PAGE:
The preserve is open seven days a week and admission is free. Mercy Rushing, Mineola’s executive director of economic development and assistant city administrator, says one of the city’s primary goals in creating the preserve was to encourage residents to spend time outdoors, exploring natural settings.
“We thought it would be a great thing for Mineola — we wanted what we call the naturalists and the nature tourism,” she says. “[Birders] are willing to go to remote areas — they are willing to go anywhere they need to go to see certain birds.”
A variety of other local communities affiliate themselves with feathered friends. Wills Point is called the Bluebird Capital of Texas, Rains County is the Eagle Capital, and Kaufman, the Red Tail Capital.
Boyd Sanders, an interpretative ranger at Tyler State Park, says almost any of the area’s state parks are good birding destinations, noting that smaller lakes tend to be better for seeing ducks and migratory species. Sanders leads Friday and Saturday bird walks during February’s Great Backyard Bird Count. He also offers Birding 101 classes to help get people started with the popular hobby.
Because the weather most people enjoy the most isn’t always the best for spying on birds, he suggests bundling up and braving the cold. “Definitely dress for the weather,” he says. “Some of my best days have been overcast and drizzly, and we’ve seen tons of them.”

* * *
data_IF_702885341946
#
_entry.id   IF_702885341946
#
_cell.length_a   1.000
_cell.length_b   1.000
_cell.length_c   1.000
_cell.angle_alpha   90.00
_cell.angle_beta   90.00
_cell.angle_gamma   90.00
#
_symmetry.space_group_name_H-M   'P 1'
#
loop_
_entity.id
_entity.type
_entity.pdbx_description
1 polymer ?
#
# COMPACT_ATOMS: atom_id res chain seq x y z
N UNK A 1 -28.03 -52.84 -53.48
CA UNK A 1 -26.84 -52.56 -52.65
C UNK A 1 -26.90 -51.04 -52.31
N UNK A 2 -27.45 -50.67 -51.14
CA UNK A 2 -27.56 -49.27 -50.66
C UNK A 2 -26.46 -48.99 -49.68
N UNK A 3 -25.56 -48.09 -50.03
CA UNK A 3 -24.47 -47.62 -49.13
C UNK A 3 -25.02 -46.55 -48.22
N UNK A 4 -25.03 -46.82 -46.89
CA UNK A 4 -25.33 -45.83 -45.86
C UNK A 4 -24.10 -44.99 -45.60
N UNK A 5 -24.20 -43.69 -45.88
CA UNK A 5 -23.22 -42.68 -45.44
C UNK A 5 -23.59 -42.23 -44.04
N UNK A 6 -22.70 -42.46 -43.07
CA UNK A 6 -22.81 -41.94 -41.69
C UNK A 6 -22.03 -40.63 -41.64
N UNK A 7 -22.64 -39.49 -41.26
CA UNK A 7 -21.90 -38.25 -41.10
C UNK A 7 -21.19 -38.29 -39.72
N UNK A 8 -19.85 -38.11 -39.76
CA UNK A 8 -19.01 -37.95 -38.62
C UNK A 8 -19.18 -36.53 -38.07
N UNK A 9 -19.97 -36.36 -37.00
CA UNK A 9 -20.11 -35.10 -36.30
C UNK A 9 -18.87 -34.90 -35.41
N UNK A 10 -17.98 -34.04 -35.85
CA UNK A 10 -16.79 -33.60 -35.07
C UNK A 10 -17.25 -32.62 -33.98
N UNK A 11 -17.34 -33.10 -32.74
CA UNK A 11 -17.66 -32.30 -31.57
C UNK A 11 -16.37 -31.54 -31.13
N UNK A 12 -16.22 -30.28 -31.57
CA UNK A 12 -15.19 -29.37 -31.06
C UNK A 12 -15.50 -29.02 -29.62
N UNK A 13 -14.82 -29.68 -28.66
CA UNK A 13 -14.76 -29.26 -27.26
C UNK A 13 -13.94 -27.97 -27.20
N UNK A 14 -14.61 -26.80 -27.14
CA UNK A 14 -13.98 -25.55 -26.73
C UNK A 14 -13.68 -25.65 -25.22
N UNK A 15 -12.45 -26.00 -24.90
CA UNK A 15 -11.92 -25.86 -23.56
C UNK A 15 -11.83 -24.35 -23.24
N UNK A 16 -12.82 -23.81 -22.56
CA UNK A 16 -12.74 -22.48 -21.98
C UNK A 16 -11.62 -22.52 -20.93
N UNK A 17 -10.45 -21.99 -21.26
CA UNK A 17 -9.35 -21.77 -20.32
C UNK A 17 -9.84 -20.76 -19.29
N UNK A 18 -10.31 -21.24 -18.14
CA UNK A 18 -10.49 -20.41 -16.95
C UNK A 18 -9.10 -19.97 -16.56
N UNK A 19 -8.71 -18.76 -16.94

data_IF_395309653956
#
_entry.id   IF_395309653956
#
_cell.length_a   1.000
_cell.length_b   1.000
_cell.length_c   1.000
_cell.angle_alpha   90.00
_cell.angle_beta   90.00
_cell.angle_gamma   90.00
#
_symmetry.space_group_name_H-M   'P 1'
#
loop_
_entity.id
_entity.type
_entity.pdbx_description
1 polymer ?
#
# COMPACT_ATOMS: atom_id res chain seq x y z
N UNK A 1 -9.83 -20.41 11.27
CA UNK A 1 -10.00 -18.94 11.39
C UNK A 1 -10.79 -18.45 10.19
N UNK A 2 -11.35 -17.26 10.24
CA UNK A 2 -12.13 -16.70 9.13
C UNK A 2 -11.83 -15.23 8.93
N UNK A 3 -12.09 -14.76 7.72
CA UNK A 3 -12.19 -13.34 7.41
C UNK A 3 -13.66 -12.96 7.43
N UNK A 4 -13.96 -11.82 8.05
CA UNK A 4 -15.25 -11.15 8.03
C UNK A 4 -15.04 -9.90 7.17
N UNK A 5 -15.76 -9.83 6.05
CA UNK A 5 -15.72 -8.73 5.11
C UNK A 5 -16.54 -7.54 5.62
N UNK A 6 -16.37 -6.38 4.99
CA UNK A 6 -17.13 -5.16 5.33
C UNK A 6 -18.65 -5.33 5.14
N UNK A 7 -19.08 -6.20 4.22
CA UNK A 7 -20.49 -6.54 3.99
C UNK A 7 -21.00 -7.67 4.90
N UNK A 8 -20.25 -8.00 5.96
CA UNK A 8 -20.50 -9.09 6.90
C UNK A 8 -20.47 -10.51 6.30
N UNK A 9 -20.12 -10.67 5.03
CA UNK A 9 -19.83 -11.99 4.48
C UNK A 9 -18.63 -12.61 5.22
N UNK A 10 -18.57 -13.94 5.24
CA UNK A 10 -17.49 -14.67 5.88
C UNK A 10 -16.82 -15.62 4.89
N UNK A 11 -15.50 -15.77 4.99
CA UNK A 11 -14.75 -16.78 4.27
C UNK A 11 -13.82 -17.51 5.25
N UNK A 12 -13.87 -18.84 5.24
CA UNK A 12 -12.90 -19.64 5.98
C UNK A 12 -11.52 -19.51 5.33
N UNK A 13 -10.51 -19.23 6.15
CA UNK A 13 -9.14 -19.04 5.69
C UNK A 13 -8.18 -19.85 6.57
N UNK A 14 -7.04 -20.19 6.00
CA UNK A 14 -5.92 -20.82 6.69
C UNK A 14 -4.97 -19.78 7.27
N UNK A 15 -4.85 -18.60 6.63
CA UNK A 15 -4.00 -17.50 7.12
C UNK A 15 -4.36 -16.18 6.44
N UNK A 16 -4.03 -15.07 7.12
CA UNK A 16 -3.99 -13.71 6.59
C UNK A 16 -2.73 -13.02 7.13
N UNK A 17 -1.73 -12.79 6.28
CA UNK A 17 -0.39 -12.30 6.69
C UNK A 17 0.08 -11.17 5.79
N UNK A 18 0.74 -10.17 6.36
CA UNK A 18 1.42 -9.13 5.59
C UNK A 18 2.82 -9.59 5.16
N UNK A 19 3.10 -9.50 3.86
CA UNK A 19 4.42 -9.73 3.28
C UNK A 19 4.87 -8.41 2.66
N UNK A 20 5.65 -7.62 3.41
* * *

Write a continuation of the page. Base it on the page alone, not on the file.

Tyler State Park offers loaner pairs of binoculars to interested visitors, but Sanders recommends birders invest in their own field guides for easy reference during bird walks and classes. He also suggests making contact with organizations like the Audubon Society — Tyler has a local chapter and there’s an East Texas Naturalists group as well — which often host educational meetings and birding outings.
“They can help you learn a little bit more and get you in touch with other people who are interested and knowledgeable about birding,” he says.
For more information about the birds of East Texas and learning to identify them, visit the Texas Parks and Wildlife website (tpwd.texas.gov). It includes information about the various bird species sighted within the region. Also of help: East Texas Naturalists (easttexasnaturalists.com), Tyler Audubon Society (tyleraudubon.org) and Texas Ornithology Society (texasbirds.org).
• American Birding Association, aba.org
• East Texas Naturalists and Northeast Texas Field Ornithologists (NETFO), easttexasnaturalists.com.
• Texas Ornithology Society, texasbirds.org.
• Texas Parks and Wildlife, tpwd.texas.gov
• The Great Backyard Bird Count, gbbc.birdcount.org.
• Tyler Audubon Society, tyleraudubon.org.
The 20th annual GBBC is set for February 17-20. Sign up to be a GBBC citizen scientist and learn more about birds at birdcount.org.
Identifying — and remembering — bird species and sounds is a challenge for most humans, but the National Audubon Society and Wild Birds Unlimited are devoted to making it easier. Birding apps like Merlin Bird ID, eBird and Audubon Bird Guide give inexperienced birdwatchers the resources they need to identify tricky bird species right from their mobile phones. For more information, visit gbbc.birdcount.org/birding-apps and audubon.org/apps.